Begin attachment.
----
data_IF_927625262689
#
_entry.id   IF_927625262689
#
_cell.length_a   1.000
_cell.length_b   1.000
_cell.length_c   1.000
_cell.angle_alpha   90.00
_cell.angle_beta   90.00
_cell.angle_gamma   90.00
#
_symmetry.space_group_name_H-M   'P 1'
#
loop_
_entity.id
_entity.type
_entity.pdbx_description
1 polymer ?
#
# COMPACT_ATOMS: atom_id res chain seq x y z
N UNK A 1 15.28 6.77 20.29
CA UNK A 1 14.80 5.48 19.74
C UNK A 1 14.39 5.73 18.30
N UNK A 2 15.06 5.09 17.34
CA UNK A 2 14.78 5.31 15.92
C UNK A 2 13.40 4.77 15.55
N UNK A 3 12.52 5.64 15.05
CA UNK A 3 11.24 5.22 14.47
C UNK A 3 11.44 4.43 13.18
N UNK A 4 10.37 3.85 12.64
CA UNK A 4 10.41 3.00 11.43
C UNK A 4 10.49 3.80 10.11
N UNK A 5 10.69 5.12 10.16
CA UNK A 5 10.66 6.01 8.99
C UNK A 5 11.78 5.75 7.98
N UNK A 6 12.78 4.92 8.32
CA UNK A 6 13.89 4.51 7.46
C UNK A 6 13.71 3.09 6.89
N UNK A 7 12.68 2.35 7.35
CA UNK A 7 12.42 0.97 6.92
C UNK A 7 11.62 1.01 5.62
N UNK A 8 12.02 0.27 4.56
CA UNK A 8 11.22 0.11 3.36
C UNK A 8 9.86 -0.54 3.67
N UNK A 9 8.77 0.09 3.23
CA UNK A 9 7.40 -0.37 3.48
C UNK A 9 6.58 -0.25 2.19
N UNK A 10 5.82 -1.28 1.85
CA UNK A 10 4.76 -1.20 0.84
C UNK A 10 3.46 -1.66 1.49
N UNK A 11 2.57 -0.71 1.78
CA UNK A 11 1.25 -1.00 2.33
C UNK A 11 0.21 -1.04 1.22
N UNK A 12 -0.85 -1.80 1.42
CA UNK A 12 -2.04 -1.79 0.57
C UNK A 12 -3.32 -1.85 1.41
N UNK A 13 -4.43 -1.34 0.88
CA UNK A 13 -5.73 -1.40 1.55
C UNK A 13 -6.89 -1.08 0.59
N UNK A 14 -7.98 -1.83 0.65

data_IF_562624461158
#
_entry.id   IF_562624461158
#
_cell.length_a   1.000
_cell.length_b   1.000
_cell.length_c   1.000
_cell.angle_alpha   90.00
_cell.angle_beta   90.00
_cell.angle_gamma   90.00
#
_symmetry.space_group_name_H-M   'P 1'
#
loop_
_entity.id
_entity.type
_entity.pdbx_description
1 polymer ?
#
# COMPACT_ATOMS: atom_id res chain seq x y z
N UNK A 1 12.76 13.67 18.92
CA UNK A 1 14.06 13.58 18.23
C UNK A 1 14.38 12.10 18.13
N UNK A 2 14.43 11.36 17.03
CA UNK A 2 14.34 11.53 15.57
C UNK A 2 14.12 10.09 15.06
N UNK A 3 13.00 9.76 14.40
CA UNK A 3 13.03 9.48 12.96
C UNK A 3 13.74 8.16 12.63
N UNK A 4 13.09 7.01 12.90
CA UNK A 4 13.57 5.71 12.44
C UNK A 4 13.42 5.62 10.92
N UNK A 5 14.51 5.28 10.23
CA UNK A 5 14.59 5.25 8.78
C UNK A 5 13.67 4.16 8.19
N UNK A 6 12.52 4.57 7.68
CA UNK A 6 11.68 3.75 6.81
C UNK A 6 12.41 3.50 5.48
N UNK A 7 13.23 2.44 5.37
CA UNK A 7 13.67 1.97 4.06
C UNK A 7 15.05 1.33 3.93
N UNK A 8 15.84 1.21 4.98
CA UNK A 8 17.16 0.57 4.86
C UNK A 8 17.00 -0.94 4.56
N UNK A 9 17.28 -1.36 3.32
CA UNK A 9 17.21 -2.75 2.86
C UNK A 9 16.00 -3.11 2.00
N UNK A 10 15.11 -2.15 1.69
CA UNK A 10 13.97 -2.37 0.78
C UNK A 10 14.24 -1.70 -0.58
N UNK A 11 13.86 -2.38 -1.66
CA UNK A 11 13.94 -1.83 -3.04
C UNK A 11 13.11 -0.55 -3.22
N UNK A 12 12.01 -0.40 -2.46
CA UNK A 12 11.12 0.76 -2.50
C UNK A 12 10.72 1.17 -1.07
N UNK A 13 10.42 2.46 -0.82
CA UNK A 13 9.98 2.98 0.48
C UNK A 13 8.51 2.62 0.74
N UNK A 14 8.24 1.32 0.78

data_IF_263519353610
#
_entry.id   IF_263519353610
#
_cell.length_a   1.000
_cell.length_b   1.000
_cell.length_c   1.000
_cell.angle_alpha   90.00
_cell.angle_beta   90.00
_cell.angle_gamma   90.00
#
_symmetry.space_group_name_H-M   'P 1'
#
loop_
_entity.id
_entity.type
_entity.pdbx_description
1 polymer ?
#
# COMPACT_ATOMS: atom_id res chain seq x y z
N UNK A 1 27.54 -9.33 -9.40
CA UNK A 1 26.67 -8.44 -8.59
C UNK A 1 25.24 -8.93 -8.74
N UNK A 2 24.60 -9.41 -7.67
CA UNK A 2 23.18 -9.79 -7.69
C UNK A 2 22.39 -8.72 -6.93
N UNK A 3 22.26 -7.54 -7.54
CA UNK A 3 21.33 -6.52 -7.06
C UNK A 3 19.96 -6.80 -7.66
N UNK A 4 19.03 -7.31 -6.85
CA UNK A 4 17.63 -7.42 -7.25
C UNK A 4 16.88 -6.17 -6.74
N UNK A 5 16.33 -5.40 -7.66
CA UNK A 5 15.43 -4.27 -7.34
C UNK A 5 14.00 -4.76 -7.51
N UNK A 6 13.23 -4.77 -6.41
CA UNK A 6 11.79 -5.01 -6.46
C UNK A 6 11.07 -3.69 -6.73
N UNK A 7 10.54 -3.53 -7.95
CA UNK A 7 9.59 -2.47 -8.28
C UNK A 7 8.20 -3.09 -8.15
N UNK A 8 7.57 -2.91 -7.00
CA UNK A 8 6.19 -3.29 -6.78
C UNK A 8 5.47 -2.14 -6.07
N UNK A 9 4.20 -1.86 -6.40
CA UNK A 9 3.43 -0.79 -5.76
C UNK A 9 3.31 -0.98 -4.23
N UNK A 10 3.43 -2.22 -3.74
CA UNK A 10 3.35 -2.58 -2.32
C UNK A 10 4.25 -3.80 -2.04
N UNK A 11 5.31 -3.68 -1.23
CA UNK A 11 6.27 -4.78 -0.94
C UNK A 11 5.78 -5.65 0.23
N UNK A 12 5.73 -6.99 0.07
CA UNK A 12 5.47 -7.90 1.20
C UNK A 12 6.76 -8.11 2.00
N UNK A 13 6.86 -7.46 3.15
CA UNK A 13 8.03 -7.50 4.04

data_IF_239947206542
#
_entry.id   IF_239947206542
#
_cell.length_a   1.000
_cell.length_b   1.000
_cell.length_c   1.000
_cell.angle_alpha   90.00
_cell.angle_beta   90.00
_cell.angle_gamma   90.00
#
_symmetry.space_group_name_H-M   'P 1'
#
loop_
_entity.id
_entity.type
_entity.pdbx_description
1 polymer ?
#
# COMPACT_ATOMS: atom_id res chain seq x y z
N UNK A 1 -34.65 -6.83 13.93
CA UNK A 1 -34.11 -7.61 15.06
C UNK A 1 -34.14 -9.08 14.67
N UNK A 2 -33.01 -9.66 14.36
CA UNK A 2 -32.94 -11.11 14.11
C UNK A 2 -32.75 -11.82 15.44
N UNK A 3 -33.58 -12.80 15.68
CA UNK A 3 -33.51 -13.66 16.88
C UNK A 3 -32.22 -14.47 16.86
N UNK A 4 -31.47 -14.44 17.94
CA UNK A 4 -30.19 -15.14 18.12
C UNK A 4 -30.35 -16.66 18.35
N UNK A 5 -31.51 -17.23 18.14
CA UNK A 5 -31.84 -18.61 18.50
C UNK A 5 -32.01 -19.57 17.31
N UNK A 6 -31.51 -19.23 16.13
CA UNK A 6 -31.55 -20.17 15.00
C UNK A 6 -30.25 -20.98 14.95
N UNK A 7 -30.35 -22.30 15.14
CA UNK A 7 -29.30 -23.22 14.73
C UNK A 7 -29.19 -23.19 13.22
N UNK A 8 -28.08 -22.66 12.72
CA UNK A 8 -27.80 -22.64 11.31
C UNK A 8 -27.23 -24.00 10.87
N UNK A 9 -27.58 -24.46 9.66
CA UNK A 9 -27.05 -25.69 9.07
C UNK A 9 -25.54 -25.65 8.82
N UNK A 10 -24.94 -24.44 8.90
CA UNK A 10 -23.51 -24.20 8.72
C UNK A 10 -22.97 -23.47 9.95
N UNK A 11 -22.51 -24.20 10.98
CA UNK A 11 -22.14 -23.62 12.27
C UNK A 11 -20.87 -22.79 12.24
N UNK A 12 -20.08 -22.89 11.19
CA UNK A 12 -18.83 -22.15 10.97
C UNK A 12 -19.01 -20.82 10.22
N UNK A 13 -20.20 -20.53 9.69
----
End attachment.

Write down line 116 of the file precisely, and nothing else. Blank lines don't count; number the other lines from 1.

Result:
C UNK A 12 10.72 1.17 -1.07